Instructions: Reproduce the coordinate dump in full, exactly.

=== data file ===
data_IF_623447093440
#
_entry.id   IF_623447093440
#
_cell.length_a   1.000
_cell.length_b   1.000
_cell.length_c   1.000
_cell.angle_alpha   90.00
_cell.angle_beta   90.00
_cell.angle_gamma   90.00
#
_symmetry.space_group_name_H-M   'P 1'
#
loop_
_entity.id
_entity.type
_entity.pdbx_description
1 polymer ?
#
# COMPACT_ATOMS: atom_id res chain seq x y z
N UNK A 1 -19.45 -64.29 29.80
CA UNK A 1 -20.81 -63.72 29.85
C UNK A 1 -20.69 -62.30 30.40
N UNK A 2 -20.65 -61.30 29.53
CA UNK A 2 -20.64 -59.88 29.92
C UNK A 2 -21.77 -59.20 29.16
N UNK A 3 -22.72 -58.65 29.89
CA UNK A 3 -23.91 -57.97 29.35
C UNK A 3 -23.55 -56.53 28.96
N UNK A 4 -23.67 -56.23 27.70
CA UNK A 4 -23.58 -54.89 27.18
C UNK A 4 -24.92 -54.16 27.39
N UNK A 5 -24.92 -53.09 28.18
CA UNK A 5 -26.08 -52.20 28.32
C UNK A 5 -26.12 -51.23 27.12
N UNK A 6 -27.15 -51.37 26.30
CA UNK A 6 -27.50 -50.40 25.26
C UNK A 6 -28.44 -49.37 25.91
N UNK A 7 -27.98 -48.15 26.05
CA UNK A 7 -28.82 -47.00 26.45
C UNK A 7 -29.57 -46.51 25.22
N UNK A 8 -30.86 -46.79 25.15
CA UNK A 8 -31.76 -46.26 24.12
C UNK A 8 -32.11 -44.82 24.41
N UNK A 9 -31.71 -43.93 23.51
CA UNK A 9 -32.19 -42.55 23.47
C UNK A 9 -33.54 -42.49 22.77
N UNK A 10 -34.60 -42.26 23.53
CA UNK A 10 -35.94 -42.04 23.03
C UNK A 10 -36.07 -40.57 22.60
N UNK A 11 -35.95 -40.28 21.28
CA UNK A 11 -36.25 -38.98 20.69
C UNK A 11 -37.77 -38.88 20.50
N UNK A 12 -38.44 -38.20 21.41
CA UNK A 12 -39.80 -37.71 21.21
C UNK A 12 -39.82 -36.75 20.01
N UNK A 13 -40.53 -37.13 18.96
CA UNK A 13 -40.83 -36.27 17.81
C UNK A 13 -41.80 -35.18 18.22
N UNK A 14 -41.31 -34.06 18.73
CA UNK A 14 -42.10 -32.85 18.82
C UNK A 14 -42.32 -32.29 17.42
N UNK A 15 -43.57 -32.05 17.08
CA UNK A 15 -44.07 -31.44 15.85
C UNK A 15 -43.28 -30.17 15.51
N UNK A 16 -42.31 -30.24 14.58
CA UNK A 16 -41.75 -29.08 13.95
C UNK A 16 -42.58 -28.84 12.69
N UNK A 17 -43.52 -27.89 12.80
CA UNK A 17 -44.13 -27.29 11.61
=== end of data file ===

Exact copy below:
data_IF_623447093440
#
_entry.id   IF_623447093440
#
_cell.length_a   1.000
_cell.length_b   1.000
_cell.length_c   1.000
_cell.angle_alpha   90.00
_cell.angle_beta   90.00
_cell.angle_gamma   90.00
#
_symmetry.space_group_name_H-M   'P 1'
#
loop_
_entity.id
_entity.type
_entity.pdbx_description
1 polymer ?
#
# COMPACT_ATOMS: atom_id res chain seq x y z
N UNK A 1 -19.45 -64.29 29.80
CA UNK A 1 -20.81 -63.72 29.85
C UNK A 1 -20.69 -62.30 30.40
N UNK A 2 -20.65 -61.30 29.53
CA UNK A 2 -20.64 -59.88 29.92
C UNK A 2 -21.77 -59.20 29.16
N UNK A 3 -22.72 -58.65 29.89
CA UNK A 3 -23.91 -57.97 29.35
C UNK A 3 -23.55 -56.53 28.96
N UNK A 4 -23.67 -56.23 27.70
CA UNK A 4 -23.58 -54.89 27.18
C UNK A 4 -24.92 -54.16 27.39
N UNK A 5 -24.92 -53.09 28.18
CA UNK A 5 -26.08 -52.20 28.32
C UNK A 5 -26.12 -51.23 27.12
N UNK A 6 -27.15 -51.37 26.30
CA UNK A 6 -27.50 -50.40 25.26
C UNK A 6 -28.44 -49.37 25.91
N UNK A 7 -27.98 -48.15 26.05
CA UNK A 7 -28.82 -47.00 26.45
C UNK A 7 -29.57 -46.51 25.22
N UNK A 8 -30.86 -46.79 25.15
CA UNK A 8 -31.76 -46.26 24.12
C UNK A 8 -32.11 -44.82 24.41
N UNK A 9 -31.71 -43.93 23.51
CA UNK A 9 -32.19 -42.55 23.47
C UNK A 9 -33.54 -42.49 22.77
N UNK A 10 -34.60 -42.26 23.53
CA UNK A 10 -35.94 -42.04 23.03
C UNK A 10 -36.07 -40.57 22.60
N UNK A 11 -35.95 -40.28 21.28
CA UNK A 11 -36.25 -38.98 20.69
C UNK A 11 -37.77 -38.88 20.50
N UNK A 12 -38.44 -38.20 21.41
CA UNK A 12 -39.80 -37.71 21.21
C UNK A 12 -39.82 -36.75 20.01
N UNK A 13 -40.53 -37.13 18.96
CA UNK A 13 -40.83 -36.27 17.81
C UNK A 13 -41.80 -35.18 18.22
N UNK A 14 -41.31 -34.06 18.73
CA UNK A 14 -42.10 -32.85 18.82
C UNK A 14 -42.32 -32.29 17.42
N UNK A 15 -43.57 -32.05 17.08
CA UNK A 15 -44.07 -31.44 15.85
C UNK A 15 -43.28 -30.17 15.51
N UNK A 16 -42.31 -30.24 14.58
CA UNK A 16 -41.75 -29.08 13.95
C UNK A 16 -42.58 -28.84 12.69
N UNK A 17 -43.52 -27.89 12.80
CA UNK A 17 -44.13 -27.29 11.61